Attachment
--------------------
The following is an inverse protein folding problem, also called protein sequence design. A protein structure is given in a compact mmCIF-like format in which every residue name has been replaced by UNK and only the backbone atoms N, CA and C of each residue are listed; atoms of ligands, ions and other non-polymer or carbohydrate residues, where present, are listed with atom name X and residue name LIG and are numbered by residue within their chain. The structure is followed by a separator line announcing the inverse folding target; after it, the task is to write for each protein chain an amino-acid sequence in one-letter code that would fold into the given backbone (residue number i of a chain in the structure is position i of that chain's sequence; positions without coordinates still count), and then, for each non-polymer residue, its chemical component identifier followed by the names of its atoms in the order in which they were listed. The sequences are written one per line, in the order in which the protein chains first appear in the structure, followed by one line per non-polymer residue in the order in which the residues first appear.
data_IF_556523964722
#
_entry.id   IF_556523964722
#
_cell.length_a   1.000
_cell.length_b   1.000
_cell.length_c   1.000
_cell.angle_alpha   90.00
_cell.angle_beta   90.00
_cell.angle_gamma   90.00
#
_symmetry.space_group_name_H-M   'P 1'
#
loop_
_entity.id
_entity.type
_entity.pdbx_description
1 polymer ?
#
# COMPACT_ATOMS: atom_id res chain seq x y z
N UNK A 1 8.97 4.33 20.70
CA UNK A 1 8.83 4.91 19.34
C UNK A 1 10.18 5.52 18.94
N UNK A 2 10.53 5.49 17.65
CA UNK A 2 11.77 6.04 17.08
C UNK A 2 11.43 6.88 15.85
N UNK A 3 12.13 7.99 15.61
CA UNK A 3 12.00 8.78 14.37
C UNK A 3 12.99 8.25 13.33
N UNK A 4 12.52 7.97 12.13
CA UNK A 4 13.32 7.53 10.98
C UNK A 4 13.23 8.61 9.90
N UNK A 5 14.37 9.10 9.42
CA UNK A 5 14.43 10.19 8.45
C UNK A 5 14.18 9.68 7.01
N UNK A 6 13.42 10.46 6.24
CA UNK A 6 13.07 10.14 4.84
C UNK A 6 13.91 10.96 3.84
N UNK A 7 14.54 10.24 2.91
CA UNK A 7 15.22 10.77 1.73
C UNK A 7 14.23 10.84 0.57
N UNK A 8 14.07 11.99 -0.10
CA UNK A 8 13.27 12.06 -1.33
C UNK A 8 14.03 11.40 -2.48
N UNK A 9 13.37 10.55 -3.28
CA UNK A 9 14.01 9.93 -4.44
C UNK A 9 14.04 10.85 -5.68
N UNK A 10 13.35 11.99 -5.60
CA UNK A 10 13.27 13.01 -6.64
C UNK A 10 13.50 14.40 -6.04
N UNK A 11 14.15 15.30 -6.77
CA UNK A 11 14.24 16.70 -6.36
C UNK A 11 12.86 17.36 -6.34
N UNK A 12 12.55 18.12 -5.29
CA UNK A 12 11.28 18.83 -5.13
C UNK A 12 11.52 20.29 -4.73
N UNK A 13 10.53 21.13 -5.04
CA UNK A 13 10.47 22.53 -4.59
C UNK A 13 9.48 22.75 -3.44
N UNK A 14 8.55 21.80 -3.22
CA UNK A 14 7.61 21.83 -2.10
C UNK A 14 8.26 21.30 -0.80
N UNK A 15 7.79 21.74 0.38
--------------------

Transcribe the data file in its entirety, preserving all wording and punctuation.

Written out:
The following is an inverse protein folding problem, also called protein sequence design. A protein structure is given in a compact mmCIF-like format in which every residue name has been replaced by UNK and only the backbone atoms N, CA and C of each residue are listed; atoms of ligands, ions and other non-polymer or carbohydrate residues, where present, are listed with atom name X and residue name LIG and are numbered by residue within their chain. The structure is followed by a separator line announcing the inverse folding target; after it, the task is to write for each protein chain an amino-acid sequence in one-letter code that would fold into the given backbone (residue number i of a chain in the structure is position i of that chain's sequence; positions without coordinates still count), and then, for each non-polymer residue, its chemical component identifier followed by the names of its atoms in the order in which they were listed. The sequences are written one per line, in the order in which the protein chains first appear in the structure, followed by one line per non-polymer residue in the order in which the residues first appear.
data_IF_556523964722
#
_entry.id   IF_556523964722
#
_cell.length_a   1.000
_cell.length_b   1.000
_cell.length_c   1.000
_cell.angle_alpha   90.00
_cell.angle_beta   90.00
_cell.angle_gamma   90.00
#
_symmetry.space_group_name_H-M   'P 1'
#
loop_
_entity.id
_entity.type
_entity.pdbx_description
1 polymer ?
#
# COMPACT_ATOMS: atom_id res chain seq x y z
N UNK A 1 8.97 4.33 20.70
CA UNK A 1 8.83 4.91 19.34
C UNK A 1 10.18 5.52 18.94
N UNK A 2 10.53 5.49 17.65
CA UNK A 2 11.77 6.04 17.08
C UNK A 2 11.43 6.88 15.85
N UNK A 3 12.13 7.99 15.61
CA UNK A 3 12.00 8.78 14.37
C UNK A 3 12.99 8.25 13.33
N UNK A 4 12.52 7.97 12.13
CA UNK A 4 13.32 7.53 10.98
C UNK A 4 13.23 8.61 9.90
N UNK A 5 14.37 9.10 9.42
CA UNK A 5 14.43 10.19 8.45
C UNK A 5 14.18 9.68 7.01
N UNK A 6 13.42 10.46 6.24
CA UNK A 6 13.07 10.14 4.84
C UNK A 6 13.91 10.96 3.84
N UNK A 7 14.54 10.24 2.91
CA UNK A 7 15.22 10.77 1.73
C UNK A 7 14.23 10.84 0.57
N UNK A 8 14.07 11.99 -0.10
CA UNK A 8 13.27 12.06 -1.33
C UNK A 8 14.03 11.40 -2.48
N UNK A 9 13.37 10.55 -3.28
CA UNK A 9 14.01 9.93 -4.44
C UNK A 9 14.04 10.85 -5.68
N UNK A 10 13.35 11.99 -5.60
CA UNK A 10 13.27 13.01 -6.64
C UNK A 10 13.50 14.40 -6.04
N UNK A 11 14.15 15.30 -6.77
CA UNK A 11 14.24 16.70 -6.36
C UNK A 11 12.86 17.36 -6.34
N UNK A 12 12.55 18.12 -5.29
CA UNK A 12 11.28 18.83 -5.13
C UNK A 12 11.52 20.29 -4.73
N UNK A 13 10.53 21.13 -5.04
CA UNK A 13 10.47 22.53 -4.59
C UNK A 13 9.48 22.75 -3.44
N UNK A 14 8.55 21.80 -3.22
CA UNK A 14 7.61 21.83 -2.10
C UNK A 14 8.26 21.30 -0.80
N UNK A 15 7.79 21.74 0.38